We didn’t expect much from Nissan’s newest compact crossover, the Rogue Sport. We’ve developed a fairly strong preference for midsize crossovers like the Chevrolet Equinox, Mazda Equinox and Nissan Murano, over compacts and subcompacts.
Thus, we were pleasantly surprised by our 2017 Rogue Sport SL … though not everyone who saw it was enamored of its Nitro Lime skin. The Sport, like the Hyundai Santa Fe Sport and Mitsubishi Outlander Sport, is smaller than its namesake. It seemed to handle more crisply than the Rogue SL, yet was not appreciably less roomy.
The addition of the Rogue Sport gives Nissan no fewer than six crossovers and SUVs: the funky little Juke, the two Rogues, the Murano, Pathfinder and Armada — plus two pickup trucks, the midsize Frontier and full-sized Titan. Nissan’s record-breaking 2017 U.S. sales figures validate the wisdom of this approach: Nissan sold about 74,000 SUVs and pickup trucks last year, compared with about 48,000 cars.
Our upscale Rogue Sport had a base price of $26,070 and a sticker price of $30,030. It was loaded with luxury and tech features, including power driver’s seat, heated front seats, leather upholstery, dual-zone automatic climate control, heated steering wheel, Around View monitor with moving-object detection, navigation system with voice guidance, satellite radio, and remote start. Option packages added about $4,000 to the sticker price. Among the add-on features were power sliding moonroof, blind-spot warning, rear cross-traffic alert, adaptive cruise control, forward emergency braking with pedestrian detection, and lane-departure warning with lane-departure assist.
The Rogue Sport had front-wheel drive, but all-wheel drive is available.
For 2018, the base Rogue Sport S starts at $21,640. Like our well-equipped test car, it comes with a 141-horsepower inline 4-cylinder engine and continuously variable transmission, and delivers 25 mpg city, 32 highway. In real-world driving around western Connecticut, often in mileage-sapping cold, we were able to average 29 mpg in mixed driving.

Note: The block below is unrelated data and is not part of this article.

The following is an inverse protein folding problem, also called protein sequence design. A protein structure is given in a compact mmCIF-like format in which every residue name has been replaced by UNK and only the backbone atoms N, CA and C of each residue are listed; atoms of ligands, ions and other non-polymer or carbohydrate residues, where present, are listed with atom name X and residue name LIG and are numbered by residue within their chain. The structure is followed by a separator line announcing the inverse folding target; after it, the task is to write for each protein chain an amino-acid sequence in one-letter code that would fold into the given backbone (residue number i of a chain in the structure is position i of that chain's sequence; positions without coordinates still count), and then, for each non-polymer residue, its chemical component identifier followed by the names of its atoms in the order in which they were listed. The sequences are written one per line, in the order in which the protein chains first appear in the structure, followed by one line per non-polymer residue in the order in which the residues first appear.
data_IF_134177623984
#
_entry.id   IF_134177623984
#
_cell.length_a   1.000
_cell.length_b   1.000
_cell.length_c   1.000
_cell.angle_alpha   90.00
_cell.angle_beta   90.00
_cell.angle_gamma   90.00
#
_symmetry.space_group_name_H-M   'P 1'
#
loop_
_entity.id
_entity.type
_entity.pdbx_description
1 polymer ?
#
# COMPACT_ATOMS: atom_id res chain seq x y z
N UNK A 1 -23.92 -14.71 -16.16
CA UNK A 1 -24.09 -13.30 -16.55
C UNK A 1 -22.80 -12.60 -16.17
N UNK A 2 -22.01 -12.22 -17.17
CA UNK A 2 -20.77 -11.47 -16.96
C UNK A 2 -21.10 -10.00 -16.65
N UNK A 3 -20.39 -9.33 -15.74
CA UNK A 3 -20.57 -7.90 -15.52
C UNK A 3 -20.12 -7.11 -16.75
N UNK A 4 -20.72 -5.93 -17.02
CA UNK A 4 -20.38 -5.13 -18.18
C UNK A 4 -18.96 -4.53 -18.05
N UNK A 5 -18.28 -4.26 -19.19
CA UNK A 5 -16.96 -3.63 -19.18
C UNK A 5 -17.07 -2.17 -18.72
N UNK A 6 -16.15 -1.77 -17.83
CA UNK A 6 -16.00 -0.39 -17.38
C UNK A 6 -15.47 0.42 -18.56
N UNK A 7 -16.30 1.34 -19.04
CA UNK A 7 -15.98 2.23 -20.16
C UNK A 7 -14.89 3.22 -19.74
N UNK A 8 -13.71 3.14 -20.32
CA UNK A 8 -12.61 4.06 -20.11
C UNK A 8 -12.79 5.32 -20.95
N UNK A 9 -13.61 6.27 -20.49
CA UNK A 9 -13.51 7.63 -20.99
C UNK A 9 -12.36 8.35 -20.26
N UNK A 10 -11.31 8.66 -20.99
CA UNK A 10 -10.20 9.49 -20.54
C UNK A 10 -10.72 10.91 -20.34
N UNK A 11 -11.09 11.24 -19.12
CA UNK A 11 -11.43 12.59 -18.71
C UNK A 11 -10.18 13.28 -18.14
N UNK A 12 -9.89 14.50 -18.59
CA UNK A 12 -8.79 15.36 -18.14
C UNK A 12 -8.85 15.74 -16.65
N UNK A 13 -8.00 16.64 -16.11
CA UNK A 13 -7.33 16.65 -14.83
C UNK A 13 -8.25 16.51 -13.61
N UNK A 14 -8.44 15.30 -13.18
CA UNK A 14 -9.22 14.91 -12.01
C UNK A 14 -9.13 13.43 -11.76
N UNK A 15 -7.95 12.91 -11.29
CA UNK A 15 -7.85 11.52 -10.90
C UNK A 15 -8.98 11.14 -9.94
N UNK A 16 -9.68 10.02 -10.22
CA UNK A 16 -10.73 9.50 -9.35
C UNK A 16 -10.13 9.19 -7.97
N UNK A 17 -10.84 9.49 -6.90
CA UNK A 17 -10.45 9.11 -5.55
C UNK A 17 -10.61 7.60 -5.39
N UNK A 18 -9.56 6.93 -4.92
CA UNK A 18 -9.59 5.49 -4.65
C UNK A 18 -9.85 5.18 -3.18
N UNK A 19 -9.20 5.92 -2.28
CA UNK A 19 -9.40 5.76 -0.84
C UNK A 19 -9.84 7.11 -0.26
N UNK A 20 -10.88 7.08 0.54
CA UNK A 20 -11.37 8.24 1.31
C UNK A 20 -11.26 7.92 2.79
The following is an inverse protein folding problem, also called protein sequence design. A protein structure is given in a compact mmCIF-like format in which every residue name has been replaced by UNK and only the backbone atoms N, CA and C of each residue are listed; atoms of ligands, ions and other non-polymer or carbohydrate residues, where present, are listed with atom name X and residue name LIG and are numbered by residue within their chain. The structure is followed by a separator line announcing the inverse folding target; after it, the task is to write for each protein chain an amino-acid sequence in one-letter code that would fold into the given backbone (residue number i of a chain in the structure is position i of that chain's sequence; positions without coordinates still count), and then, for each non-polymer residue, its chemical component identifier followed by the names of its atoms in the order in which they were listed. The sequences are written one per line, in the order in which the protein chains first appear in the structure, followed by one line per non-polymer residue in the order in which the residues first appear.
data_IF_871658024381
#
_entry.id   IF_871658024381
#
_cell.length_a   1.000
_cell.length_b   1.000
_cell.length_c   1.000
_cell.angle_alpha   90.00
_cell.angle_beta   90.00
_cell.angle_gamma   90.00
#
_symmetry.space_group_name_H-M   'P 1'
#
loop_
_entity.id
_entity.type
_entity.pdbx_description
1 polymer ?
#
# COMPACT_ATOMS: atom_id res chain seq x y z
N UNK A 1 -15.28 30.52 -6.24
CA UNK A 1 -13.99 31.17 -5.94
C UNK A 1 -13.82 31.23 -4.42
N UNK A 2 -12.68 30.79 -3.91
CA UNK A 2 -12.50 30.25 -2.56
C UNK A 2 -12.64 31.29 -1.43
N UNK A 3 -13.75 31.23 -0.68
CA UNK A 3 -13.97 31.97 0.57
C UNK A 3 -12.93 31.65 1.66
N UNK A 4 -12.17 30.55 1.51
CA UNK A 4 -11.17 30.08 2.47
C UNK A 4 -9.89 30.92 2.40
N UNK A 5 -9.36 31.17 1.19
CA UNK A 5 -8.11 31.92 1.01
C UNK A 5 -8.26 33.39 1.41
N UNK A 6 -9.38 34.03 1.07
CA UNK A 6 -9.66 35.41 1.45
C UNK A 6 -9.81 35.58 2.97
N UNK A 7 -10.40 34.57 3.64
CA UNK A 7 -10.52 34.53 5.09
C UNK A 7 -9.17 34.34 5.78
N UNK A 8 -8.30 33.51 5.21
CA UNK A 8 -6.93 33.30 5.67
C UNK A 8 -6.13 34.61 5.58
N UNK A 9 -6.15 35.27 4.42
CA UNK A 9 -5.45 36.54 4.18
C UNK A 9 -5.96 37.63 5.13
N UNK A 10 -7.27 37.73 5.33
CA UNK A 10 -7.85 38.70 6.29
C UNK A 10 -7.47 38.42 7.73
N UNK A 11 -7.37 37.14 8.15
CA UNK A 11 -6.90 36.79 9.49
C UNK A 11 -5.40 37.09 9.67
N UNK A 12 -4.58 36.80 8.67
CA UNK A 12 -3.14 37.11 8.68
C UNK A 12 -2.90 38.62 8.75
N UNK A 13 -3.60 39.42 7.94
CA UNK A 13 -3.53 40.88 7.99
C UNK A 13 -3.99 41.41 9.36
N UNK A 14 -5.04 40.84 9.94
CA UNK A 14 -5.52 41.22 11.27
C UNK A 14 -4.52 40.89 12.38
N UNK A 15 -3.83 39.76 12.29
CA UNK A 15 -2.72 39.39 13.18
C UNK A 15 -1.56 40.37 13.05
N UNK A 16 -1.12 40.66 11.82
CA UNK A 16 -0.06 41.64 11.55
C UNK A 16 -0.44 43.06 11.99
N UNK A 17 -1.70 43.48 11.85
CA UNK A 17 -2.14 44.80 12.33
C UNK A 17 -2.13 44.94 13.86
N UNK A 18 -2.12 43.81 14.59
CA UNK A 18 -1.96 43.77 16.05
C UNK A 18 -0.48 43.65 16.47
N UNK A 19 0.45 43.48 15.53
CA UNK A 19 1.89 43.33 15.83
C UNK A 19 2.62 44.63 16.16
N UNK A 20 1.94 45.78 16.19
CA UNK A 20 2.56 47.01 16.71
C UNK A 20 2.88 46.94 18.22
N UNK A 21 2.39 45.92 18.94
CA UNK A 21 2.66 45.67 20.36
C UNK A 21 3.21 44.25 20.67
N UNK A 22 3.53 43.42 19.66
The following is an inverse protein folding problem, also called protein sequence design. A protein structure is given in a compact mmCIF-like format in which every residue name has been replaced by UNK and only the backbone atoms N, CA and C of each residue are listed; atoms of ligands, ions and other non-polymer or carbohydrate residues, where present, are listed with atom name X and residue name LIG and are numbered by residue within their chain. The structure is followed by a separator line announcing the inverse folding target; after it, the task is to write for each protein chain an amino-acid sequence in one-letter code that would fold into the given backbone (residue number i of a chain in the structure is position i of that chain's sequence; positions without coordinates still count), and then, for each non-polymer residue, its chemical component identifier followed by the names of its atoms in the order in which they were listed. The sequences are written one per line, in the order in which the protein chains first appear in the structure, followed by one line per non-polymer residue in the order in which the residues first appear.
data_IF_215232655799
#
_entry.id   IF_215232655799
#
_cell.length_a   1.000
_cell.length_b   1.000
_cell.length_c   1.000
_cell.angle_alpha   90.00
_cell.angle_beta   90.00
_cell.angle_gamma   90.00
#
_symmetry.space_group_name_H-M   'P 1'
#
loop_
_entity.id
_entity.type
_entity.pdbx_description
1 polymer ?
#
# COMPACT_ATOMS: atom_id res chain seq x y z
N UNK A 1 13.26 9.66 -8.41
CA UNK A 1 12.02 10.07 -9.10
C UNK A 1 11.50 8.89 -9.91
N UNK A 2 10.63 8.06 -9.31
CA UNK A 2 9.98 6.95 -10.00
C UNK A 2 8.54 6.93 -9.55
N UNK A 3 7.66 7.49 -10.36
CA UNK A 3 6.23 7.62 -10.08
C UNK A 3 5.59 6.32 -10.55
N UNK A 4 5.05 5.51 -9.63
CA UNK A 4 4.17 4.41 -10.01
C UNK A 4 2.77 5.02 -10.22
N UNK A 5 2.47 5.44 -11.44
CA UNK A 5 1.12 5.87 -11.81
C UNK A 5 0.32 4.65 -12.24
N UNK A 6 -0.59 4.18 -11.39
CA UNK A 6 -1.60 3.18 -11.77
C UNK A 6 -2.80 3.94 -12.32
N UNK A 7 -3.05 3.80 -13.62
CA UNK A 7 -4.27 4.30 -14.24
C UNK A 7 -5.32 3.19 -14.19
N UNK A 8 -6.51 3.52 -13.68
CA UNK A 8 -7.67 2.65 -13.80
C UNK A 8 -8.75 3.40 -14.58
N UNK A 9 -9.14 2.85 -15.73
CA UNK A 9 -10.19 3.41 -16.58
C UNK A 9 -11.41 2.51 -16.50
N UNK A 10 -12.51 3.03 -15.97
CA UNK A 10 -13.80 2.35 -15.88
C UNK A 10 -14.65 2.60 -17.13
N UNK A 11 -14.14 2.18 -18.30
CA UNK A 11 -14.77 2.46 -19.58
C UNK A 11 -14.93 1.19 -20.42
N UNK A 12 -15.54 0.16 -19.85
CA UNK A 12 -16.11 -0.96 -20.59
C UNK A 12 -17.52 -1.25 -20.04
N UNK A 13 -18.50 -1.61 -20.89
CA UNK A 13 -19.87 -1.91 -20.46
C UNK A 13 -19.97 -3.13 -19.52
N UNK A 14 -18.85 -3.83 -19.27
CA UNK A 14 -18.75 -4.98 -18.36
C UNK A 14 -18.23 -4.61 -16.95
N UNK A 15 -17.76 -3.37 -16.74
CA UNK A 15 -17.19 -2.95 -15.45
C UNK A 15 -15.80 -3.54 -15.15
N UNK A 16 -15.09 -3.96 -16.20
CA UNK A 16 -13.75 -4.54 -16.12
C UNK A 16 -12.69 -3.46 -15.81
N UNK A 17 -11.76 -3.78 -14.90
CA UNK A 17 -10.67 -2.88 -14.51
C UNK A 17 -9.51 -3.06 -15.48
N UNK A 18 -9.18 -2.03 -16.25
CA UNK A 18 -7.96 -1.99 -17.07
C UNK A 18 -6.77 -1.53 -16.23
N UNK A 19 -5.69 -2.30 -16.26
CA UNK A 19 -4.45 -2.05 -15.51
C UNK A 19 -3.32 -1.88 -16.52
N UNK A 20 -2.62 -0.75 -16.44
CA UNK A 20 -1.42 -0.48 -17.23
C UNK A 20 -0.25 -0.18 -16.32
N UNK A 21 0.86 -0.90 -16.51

Crash-test data are not yet available. Partial results from the Insurance Institute for Highway Safety are encouraging, however, with the Rogue Sport scoring the top “Good” rating in every test completed.
Competition in this sector is stiff. The Rogue Sport, Chevrolet Trax, Honda HR-V, Toyota CH-R, Buick Encore, Hyundai Kona, Mazda CX-3 and Subaru Crosstrek. Also challenging the Rogue Sport are Nissan’s own Juke and Rogue.
We had few complaints about our test car. Leg room, though tight, was acceptable for our 6-foot driver, even during the hour-plus drive from Bethel, to Nanuet, N.Y., on a freezing January Saturday. We noted a few quirks, including the awkward placement of the seat heaters (between the seats, set far back), and the suspension’s reaction to some expansion joints was jarring. Our test car had the 19-inch alloy wheels; the standard 16- to 17-inch wheels might mitigate this tendency. On the plus side, performance was fairly invigorating, despite the car’s modest horsepower endowment and the limitations of its CVT gearbox.
2017 Nissan Rogue Sport SL
Engine: 2.0-liter inline Four, 141 horsepower, 147 lb.-ft. torque
Transmission: continuously variable
Ground clearance: 7.4 in.
Weight: 3,300 lb.
Suspension: MacPherson strut front, multi-link rear
Wheels: 19×7-in. aluminum alloy
Tires: P225/45R19 all-season
Max. towing capacity: 1,000 lb.
Seating capacity: 5
Luggage capacity: 19.9 cu. ft.
Maximum cargo capacity: 53.3 cu. ft.
Fuel capacity: 14.5 gal.
Fuel economy: 25 mpg city, 32 mpg highway
Fuel type: regular unleaded gasoline
Steven Macoy (firstname.lastname@example.org) is a longtime car enthusiast and full-time editor who lives in Bethel, Conn.